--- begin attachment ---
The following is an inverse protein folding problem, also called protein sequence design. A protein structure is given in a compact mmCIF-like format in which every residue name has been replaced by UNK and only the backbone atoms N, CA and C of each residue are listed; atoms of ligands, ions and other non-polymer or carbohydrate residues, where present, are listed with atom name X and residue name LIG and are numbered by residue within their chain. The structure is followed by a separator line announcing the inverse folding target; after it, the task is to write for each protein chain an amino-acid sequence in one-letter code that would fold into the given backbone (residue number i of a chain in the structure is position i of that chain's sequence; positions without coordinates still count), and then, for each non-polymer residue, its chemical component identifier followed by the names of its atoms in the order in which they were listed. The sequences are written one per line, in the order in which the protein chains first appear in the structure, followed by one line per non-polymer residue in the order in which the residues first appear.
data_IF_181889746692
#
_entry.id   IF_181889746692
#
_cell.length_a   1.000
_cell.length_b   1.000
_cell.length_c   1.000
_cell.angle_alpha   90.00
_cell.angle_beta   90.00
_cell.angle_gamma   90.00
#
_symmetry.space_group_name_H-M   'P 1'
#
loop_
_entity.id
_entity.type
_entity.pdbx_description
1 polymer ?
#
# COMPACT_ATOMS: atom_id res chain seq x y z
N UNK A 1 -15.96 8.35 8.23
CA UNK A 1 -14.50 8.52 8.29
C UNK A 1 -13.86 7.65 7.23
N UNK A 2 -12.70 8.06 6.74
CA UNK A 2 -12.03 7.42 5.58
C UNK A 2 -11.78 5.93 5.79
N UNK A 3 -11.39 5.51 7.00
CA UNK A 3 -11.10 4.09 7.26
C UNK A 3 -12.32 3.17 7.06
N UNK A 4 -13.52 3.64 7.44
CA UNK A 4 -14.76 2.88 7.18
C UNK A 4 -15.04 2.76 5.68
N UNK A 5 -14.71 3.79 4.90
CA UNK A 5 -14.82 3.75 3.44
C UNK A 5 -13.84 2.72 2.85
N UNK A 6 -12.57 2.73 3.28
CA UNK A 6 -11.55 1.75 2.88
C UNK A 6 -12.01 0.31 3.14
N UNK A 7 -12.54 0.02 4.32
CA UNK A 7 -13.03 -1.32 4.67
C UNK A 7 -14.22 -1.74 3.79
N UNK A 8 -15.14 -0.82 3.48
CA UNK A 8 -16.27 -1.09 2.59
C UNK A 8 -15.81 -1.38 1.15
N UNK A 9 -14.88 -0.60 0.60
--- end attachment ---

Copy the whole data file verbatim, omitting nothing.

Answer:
The following is an inverse protein folding problem, also called protein sequence design. A protein structure is given in a compact mmCIF-like format in which every residue name has been replaced by UNK and only the backbone atoms N, CA and C of each residue are listed; atoms of ligands, ions and other non-polymer or carbohydrate residues, where present, are listed with atom name X and residue name LIG and are numbered by residue within their chain. The structure is followed by a separator line announcing the inverse folding target; after it, the task is to write for each protein chain an amino-acid sequence in one-letter code that would fold into the given backbone (residue number i of a chain in the structure is position i of that chain's sequence; positions without coordinates still count), and then, for each non-polymer residue, its chemical component identifier followed by the names of its atoms in the order in which they were listed. The sequences are written one per line, in the order in which the protein chains first appear in the structure, followed by one line per non-polymer residue in the order in which the residues first appear.
data_IF_181889746692
#
_entry.id   IF_181889746692
#
_cell.length_a   1.000
_cell.length_b   1.000
_cell.length_c   1.000
_cell.angle_alpha   90.00
_cell.angle_beta   90.00
_cell.angle_gamma   90.00
#
_symmetry.space_group_name_H-M   'P 1'
#
loop_
_entity.id
_entity.type
_entity.pdbx_description
1 polymer ?
#
# COMPACT_ATOMS: atom_id res chain seq x y z
N UNK A 1 -15.96 8.35 8.23
CA UNK A 1 -14.50 8.52 8.29
C UNK A 1 -13.86 7.65 7.23
N UNK A 2 -12.70 8.06 6.74
CA UNK A 2 -12.03 7.42 5.58
C UNK A 2 -11.78 5.93 5.79
N UNK A 3 -11.39 5.51 7.00
CA UNK A 3 -11.10 4.09 7.26
C UNK A 3 -12.32 3.17 7.06
N UNK A 4 -13.52 3.64 7.44
CA UNK A 4 -14.76 2.88 7.18
C UNK A 4 -15.04 2.76 5.68
N UNK A 5 -14.71 3.79 4.90
CA UNK A 5 -14.82 3.75 3.44
C UNK A 5 -13.84 2.72 2.85
N UNK A 6 -12.57 2.73 3.28
CA UNK A 6 -11.55 1.75 2.88
C UNK A 6 -12.01 0.31 3.14
N UNK A 7 -12.54 0.02 4.32
CA UNK A 7 -13.03 -1.32 4.67
C UNK A 7 -14.22 -1.74 3.79
N UNK A 8 -15.14 -0.82 3.48
CA UNK A 8 -16.27 -1.09 2.59
C UNK A 8 -15.81 -1.38 1.15
N UNK A 9 -14.88 -0.60 0.60